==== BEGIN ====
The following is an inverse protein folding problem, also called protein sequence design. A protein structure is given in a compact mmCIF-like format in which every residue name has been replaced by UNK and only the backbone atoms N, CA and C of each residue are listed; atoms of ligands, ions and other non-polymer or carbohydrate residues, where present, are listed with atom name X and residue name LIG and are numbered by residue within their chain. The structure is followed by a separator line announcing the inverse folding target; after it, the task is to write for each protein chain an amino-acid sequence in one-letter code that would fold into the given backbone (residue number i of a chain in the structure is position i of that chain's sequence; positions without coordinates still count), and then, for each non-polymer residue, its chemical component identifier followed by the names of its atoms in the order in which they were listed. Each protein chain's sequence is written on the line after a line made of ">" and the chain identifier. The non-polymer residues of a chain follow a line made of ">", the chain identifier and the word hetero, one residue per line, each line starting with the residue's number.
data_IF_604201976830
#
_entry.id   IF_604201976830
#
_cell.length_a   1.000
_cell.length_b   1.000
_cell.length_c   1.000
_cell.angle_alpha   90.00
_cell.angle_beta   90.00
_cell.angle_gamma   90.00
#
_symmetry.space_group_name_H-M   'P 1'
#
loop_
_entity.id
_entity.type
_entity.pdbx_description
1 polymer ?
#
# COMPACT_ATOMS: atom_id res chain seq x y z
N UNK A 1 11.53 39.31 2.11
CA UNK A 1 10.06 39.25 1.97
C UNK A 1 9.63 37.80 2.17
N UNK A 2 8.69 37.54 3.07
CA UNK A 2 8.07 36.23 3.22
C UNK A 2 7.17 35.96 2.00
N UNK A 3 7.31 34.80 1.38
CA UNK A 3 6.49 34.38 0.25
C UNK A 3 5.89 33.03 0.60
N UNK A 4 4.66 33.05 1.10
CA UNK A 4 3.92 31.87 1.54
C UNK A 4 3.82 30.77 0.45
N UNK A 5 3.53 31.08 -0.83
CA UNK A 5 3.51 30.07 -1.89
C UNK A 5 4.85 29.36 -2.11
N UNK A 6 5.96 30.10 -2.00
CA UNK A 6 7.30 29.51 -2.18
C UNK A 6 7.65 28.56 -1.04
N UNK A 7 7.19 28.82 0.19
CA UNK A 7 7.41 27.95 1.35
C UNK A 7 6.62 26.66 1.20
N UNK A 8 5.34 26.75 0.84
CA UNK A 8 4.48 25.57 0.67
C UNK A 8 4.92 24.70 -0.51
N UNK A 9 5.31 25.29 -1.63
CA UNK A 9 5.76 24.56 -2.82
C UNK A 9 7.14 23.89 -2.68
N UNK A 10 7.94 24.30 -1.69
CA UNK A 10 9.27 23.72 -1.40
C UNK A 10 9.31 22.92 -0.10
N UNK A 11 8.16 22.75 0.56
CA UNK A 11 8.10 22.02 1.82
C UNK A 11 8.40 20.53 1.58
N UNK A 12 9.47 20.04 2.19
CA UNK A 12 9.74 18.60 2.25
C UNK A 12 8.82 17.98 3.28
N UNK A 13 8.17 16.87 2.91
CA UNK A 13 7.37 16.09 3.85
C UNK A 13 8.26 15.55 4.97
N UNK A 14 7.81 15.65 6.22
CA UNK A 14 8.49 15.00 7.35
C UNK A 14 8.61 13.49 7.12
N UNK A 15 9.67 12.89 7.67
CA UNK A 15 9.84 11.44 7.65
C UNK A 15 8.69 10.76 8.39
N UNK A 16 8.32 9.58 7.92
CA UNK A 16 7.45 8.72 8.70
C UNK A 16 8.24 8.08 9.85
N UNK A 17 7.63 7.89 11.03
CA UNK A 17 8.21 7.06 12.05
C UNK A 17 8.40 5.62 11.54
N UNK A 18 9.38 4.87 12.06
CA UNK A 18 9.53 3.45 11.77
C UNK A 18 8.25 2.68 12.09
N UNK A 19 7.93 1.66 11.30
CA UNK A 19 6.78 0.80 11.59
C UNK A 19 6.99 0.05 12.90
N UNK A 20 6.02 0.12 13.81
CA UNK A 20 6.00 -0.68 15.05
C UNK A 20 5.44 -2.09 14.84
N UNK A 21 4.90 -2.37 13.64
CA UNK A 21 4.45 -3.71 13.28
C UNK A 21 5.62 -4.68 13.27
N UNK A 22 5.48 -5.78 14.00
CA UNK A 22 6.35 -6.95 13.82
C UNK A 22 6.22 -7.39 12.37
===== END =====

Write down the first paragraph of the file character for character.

The following is an inverse protein folding problem, also called protein sequence design. A protein structure is given in a compact mmCIF-like format in which every residue name has been replaced by UNK and only the backbone atoms N, CA and C of each residue are listed; atoms of ligands, ions and other non-polymer or carbohydrate residues, where present, are listed with atom name X and residue name LIG and are numbered by residue within their chain. The structure is followed by a separator line announcing the inverse folding target; after it, the task is to write for each protein chain an amino-acid sequence in one-letter code that would fold into the given backbone (residue number i of a chain in the structure is position i of that chain's sequence; positions without coordinates still count), and then, for each non-polymer residue, its chemical component identifier followed by the names of its atoms in the order in which they were listed. Each protein chain's sequence is written on the line after a line made of ">" and the chain identifier. The non-polymer residues of a chain follow a line made of ">", the chain identifier and the word hetero, one residue per line, each line starting with the residue's number.